The mystery field is full of great detectives and private eyes, both amateur and professional, created by authors. Hercule Poirot, Nero Wolfe, Father Brown, Inspector Morse, Sam Spade, Philip Marlowe, Mike Hammer, The Continental Op: and of course, Sherlock Holmes. The list goes on and on.
There have also been quite a few detectives created for television. McCloud, Matt Houston, Magnum PI and Jim Rockford to name a few. The germaphobic Adrian Monk was immensely popular. But perhaps the supreme television detective is Inspector Columbo.
A prototype Columbo, if you will (heck – even if you won’t), appeared in Enough Rope: a 1960 episode of The Chevy Mystery Hour, played by Bert Freed. It was then turned into a play, Prescription Murder, starring Thomas Mitchell, who died of cancer during its run.
Next, the play evolved into a two-hour television movie. The under-appreciated Lee J. Cobb was approached but unavailable and Bing Crosby turned down the part (imagine that). Though he was considered too young at the time, Peter Falk was given the part and the movie aired in 1968.
The network ordered another TV movie to see if a series was feasible. Ransom For a Dead Man did well and Columbo became part of a rotating series of shows, including Dennis Weaver’s McCloud and McMillan and Wife, with Rock Hudson.
Columbo ran on NBC from 1971 to 1978. ABC revived the show for series of TV movies from 1989 through 2003. Falk was attempting to sell one last Columbo movie project to the networks, but he suffered from dementia and died in 2011.
Falk appeared as Columbo 68 times in all and he won three Emmys for the role.
Just One More Thing – Before she was Star Trek: Voyager’s Captain Janeway, Kate Mulgrew starred in Mrs. Columbo. In this short-lived spin-off, she played Columbo’s reporter wife, investigating crimes and raising her daughter.
A key element of most mysteries is “Whodunit?” We read or watch along with the protagonist, trying to solve the crime ourselves. But Columbo doesn’t work that way. The story opens by setting up, then showing us, the crime (usually a murder). We know who did it five or ten minutes into a sixty or ninety minute show. The focus of the mystery is now on watching Columbo gather the evidence he needs to figure out who did it. This is known as the ‘Inverted Mystery.’
The key to making an inverted mystery work is having a compelling hero. If Columbo were a boring, or unappealing central character, the show would fail. We already know what happened and who is guilty. It’s the rooting for a compelling character that invests us in the rest of the show. And Peter Falk nailed it.
NOT SO SMART
The plots vary, but the episodes are basically the same. The villain establishes a relationship with Columbo and they interact often during the episode. The villain inevitably thinks they are smarter than Columbo (truly, pride goeth before a fall). And he lets them think that, constantly acting as if he can’t find things, seeming out of place, agreeing with misleading statements the antagonist makes, wearing a rumpled raincoat and driving a decrepit car. He seems like a fool.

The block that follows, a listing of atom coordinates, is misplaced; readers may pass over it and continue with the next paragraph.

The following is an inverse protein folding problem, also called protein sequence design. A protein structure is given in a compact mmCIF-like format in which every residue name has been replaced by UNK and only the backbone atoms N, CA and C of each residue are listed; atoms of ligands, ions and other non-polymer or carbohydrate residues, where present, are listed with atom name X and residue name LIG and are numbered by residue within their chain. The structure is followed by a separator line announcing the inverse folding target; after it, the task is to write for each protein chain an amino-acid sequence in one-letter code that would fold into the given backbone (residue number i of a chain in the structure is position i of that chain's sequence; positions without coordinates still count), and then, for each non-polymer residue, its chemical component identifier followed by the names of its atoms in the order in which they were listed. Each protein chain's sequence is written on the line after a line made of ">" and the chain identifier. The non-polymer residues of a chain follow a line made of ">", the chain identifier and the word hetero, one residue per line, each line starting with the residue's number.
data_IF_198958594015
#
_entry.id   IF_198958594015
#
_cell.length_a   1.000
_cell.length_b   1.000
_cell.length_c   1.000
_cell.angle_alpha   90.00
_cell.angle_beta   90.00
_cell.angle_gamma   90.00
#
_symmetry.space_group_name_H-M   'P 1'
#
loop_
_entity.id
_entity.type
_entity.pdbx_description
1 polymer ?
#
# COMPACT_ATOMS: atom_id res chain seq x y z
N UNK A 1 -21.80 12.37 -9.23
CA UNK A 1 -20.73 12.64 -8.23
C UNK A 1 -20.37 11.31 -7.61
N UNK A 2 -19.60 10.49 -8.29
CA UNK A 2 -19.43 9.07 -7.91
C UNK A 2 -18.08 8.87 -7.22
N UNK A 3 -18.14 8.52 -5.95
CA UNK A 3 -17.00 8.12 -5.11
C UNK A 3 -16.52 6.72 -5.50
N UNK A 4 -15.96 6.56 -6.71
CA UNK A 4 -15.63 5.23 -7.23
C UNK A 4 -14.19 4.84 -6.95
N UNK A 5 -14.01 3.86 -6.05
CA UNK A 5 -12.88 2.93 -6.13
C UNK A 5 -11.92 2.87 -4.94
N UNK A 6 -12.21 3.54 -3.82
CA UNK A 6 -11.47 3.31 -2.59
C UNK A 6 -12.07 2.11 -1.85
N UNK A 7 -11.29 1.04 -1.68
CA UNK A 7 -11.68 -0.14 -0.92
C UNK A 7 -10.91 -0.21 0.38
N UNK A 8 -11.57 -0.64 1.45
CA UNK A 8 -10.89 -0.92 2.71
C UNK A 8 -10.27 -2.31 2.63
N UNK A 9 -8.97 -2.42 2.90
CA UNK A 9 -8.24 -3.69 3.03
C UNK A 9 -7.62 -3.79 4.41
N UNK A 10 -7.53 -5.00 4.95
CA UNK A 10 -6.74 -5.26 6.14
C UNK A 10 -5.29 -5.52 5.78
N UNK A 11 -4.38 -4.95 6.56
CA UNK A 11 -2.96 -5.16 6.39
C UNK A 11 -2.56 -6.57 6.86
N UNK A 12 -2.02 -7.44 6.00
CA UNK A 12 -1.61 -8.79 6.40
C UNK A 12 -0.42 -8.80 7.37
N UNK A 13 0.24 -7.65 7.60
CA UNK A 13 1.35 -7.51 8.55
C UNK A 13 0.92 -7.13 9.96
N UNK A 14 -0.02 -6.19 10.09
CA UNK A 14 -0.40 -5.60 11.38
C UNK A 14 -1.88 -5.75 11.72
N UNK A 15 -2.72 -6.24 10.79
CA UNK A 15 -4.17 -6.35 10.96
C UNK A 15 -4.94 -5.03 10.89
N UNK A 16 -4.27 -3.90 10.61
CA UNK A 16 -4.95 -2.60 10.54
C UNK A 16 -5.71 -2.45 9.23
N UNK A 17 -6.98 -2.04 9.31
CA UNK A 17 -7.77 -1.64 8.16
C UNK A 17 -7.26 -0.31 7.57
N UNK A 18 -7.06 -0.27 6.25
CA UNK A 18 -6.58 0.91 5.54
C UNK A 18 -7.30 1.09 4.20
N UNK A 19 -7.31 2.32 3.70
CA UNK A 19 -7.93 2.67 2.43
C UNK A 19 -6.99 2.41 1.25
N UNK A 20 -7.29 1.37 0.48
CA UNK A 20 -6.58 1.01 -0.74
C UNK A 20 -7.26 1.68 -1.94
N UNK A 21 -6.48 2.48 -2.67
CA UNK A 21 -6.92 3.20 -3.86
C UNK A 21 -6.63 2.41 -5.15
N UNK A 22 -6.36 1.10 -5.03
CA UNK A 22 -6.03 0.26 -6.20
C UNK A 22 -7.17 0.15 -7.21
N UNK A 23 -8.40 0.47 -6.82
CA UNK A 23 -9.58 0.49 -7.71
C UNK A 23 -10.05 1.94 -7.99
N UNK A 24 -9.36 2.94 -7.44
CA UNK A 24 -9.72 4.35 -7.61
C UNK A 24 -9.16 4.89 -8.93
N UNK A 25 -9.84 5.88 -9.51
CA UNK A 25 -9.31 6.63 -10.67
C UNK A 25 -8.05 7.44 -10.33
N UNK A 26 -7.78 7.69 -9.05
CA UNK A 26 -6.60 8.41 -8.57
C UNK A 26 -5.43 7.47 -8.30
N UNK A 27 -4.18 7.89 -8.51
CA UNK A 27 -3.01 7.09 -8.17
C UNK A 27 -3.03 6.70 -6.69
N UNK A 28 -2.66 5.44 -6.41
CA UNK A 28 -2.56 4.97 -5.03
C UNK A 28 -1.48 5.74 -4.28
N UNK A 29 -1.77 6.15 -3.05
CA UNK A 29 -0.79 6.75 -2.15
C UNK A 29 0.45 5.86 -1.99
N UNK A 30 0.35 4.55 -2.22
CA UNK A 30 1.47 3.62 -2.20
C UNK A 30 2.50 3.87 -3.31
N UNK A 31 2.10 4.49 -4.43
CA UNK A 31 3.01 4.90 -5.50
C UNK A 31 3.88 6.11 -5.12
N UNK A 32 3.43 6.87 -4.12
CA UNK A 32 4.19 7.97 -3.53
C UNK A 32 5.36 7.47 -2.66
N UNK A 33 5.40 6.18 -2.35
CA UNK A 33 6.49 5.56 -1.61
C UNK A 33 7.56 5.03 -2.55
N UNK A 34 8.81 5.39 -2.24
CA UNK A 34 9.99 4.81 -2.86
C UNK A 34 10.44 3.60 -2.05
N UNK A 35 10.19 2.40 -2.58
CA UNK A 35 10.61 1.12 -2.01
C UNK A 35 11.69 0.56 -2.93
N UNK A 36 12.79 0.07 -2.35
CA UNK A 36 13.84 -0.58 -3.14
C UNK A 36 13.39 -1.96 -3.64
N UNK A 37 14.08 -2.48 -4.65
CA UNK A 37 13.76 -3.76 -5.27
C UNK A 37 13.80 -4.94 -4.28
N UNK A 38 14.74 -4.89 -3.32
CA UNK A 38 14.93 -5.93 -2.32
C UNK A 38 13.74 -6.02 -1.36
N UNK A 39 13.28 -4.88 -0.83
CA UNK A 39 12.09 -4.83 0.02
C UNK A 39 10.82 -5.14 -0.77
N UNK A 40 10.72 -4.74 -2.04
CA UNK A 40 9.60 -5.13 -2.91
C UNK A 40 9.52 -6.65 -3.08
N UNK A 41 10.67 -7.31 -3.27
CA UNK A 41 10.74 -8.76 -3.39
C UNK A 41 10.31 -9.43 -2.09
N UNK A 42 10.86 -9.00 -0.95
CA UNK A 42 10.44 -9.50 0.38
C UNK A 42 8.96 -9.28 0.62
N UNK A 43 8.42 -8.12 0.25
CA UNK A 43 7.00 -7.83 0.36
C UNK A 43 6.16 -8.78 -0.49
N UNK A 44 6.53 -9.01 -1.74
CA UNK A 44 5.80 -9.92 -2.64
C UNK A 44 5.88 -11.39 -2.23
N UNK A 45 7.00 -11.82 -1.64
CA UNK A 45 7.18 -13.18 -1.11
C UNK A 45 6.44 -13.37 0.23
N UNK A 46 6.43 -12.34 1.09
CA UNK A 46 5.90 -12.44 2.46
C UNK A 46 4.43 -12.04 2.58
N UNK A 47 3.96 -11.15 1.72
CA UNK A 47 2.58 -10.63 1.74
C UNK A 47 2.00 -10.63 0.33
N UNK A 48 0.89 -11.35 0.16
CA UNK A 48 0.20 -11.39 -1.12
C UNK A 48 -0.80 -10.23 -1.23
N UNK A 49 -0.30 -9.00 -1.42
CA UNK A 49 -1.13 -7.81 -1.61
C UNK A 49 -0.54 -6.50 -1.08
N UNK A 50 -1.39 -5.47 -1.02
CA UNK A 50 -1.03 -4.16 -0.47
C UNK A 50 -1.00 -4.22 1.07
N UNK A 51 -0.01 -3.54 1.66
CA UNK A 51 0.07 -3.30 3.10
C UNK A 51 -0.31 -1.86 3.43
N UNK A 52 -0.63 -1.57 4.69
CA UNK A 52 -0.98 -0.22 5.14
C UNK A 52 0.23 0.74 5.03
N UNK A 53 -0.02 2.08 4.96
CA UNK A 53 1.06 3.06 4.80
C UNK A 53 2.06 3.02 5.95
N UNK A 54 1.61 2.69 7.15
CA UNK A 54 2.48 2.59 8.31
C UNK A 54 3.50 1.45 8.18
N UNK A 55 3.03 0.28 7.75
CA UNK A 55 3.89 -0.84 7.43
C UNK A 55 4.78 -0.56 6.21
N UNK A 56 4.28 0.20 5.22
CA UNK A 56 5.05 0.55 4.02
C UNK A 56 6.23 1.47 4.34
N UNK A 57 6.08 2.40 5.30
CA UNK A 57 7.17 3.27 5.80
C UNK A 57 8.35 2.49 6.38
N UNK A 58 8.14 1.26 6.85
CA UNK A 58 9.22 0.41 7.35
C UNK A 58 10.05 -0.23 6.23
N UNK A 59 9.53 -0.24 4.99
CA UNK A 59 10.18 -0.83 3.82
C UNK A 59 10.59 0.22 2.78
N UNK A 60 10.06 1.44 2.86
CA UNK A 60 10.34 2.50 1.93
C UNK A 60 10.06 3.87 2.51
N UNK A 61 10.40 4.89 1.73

Back in 1976, a few years before the first Star Trek movie revived his career, William Shatner guest starred in Fade in to Murder. He was actor Ward Fowler, who was starring as Detective Lucerne in an extremely successful soap opera.
Just One More Thing – Sgt. Johnson in this episode is played by Walter Koenig – Chekov from Star Trek.
Fowler killed his producer, a former lover who is now blackmailing him. Fowler, in his character of Detective Lucerne, actually works with Columbo to solve the crime. Columbo, who watches the show with his wife, is thrilled to work with Lucerne and seems to be letting him lead the investigation. Columbo even gets caught imitating Lucerne.
You really need to watch this episode to see how Shatner plays his character outsmarting Columbo throughout, while the policeman seems to keep somehow stumbling on to the next clue. It’s vintage Columbo and it’s a fine performance by Shatner. Who doesn’t…take…long…pauses.
A feature of the show was that leading actors and actresses of the day guest starred: usually as the villain. It’s fun to watch them trying to outsmart Columbo every show. Leonard Nimoy made a particularly memorable appearance in A Stitch In Crime a few years before.
JUST ONE MORE THING
Every episode, Columbo would be leaving a scene with the villain, the latter thinking they have once again manipulated him or maintained the upper hand. He would be on his way out the door or to his car or whatever. Then Columbo would turn around, say “Just one more thing” and hit them with something they weren’t ready for. Often it was a little thing, but it would be important. Tony Shaloub would use this trick as Monk.
I don’t think I could sit down and watch ten consecutive episodes of Columbo. But every time I do watch one, I’m entertained. Peter Falk is simply that good in the role. The original NBC series is usually streamable on Netflix and I highly recommend watching at least a few episodes. Columbo is one of the great television shows and the character is an important part of the mystery genre.
You can read Bob Byrne’s ‘The Public Life of Sherlock Holmes’ column here at Black Gate every Monday morning.
His “The Adventure of the Parson’s Son” is included in the largest collection of new Sherlock Holmes stories ever published. Surprisingly, they even let him back in for Volume IV!